• Clean your surfaces before using them to prepare food and be sure to sanitize them between uses. Neglecting to clean an area after working with raw substances will contaminate any food item or equipment that is placed on it afterward.
  • Color-coded cutting boards are a simple solution for differentiating between surfaces used for raw meat, fish, poultry, fruits, and vegetables. On a similar note, color-coded chef knives easily identify varying knives’ purpose. Follow HACCP guides of color-coordination for ultimate efficiency: Green knives should be used with fresh produce, white knives for dairy, yellow with poultry, red with raw meat, blue for raw fish, and brown for cooked meat.
  • Once cooking equipment has been cleaned and sanitized, it should be kept separate from food storage areas.

Practicing Proper Personal Hygiene

Preventing Cross-Contamination: Image of Chef Works 3-Pocket Waist Apron

Say you’ve purchased your kitchen staff color-coded cooking accessories and have organized your refrigerators to your best abilities to ensure germs are not spread. By now you might think all the bases are covered and you’re officially safe from harmful germs, but unfortunately, that’s not necessarily true. Contaminants can still linger on your employees’ hands and clothing, thus leading us back to square one — cross-contamination.

Practice proper personal hygiene by:

  • Having your staff wear aprons and headwear that work to protect food from outside contaminants carried on the body or clothes.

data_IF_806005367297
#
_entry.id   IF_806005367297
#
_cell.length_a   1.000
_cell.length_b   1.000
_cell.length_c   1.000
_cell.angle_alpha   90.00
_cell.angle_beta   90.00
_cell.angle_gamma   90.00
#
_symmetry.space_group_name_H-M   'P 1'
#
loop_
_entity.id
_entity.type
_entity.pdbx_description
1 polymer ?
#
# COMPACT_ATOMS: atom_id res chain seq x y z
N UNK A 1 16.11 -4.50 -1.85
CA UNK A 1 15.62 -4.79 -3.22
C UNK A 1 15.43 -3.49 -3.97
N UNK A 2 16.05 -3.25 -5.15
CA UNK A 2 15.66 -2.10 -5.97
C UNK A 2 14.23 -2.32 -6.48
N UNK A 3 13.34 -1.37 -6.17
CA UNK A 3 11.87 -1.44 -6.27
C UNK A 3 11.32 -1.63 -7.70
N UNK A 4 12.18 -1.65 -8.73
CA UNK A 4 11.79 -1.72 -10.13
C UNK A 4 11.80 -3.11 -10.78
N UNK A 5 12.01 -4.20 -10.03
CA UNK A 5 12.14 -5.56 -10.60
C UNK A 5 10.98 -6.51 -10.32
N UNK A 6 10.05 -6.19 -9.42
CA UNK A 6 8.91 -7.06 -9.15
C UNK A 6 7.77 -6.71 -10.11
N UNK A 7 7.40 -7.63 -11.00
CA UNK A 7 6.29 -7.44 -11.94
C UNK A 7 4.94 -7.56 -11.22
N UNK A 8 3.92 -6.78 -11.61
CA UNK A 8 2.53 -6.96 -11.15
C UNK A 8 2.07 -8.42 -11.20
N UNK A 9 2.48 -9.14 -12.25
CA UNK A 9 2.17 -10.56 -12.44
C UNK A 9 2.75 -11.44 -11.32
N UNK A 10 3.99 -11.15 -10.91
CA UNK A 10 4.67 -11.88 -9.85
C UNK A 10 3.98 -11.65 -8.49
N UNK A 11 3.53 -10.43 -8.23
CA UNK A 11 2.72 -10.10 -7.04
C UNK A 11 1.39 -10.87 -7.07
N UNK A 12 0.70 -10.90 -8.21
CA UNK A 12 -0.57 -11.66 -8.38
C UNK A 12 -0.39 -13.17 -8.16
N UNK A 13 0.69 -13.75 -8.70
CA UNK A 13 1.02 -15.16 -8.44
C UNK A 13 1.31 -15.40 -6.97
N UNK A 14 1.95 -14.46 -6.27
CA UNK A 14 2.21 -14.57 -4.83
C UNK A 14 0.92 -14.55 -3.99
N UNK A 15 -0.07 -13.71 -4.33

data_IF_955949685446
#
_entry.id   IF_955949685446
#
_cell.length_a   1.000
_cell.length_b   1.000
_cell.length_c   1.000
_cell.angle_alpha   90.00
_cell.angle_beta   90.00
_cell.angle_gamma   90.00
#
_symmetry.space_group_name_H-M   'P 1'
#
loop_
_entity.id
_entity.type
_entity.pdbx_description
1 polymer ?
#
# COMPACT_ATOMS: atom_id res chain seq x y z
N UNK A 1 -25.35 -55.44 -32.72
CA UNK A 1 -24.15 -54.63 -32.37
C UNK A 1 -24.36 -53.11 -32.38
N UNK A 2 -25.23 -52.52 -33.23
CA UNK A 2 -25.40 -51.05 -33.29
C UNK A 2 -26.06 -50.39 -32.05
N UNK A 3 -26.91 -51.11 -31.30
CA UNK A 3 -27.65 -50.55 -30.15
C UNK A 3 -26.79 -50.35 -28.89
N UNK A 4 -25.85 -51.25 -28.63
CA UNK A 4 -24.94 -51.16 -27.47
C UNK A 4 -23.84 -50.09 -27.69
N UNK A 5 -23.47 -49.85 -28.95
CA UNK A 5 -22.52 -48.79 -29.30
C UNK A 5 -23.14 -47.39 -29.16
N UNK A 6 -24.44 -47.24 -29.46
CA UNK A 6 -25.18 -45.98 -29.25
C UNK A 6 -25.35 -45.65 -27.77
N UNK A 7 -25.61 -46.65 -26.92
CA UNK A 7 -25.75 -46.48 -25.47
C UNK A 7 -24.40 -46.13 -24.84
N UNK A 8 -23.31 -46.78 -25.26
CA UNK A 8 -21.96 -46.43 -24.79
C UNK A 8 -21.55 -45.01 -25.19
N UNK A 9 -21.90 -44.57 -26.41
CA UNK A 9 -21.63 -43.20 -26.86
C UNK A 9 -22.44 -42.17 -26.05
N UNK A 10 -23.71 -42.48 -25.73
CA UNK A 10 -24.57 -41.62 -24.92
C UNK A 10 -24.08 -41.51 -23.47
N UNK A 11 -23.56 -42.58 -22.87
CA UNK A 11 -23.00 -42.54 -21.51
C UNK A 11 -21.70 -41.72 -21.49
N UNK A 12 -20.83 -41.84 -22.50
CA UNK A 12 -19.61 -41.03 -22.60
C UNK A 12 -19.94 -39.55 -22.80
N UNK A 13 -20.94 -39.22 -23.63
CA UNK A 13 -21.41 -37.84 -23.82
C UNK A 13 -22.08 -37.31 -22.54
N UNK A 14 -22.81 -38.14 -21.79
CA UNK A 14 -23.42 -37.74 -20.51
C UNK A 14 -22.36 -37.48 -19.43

• Provide disposable gloves to keep hands free from contamination. Make sure to change these gloves when an employee begins handling a new food or material.
  • Promote frequent handwashing, especially when handling raw meat, fish, or poultry.

How to Handle Prepared Food to Avoid Cross-Contamination

Preventing Cross-Contamination: Image of 58 oz silver aluminum scoop.

So, you’ve finished cooking your food while dodging the dangerous possibilities of cross-contamination. That’s great, congratulations! But don’t get too excited just yet. Preventing the possibility of contamination isn’t finished until the food is brought to your customers’ table. This means cross-contamination can still happen if utensils, glasses, and plates are improperly handled while tables are set or cleared. Here’s how you can prevent the spread of germs:

  • Avoid using the same utensils to serve different food items. Designate a utensil for meat, fish, and poultry, and another for sides like vegetables or starches.
  • Never put ice into a glass with bare hands; use a scoop or tongs.
  • This might sound silly, but always hold utensils by their handles and not by the parts that will come in contact with your patrons’ food.
  • Have your servers handle your guests’ dishes by their base, without touching any parts of the plate where the food may go.
  • As an added solution to steering clear of vicious cross-contamination, we recommend utilizing and reviewing resources found on the FDA’s website. There you will find a guide available to highlight the importance of separating food products during preparation.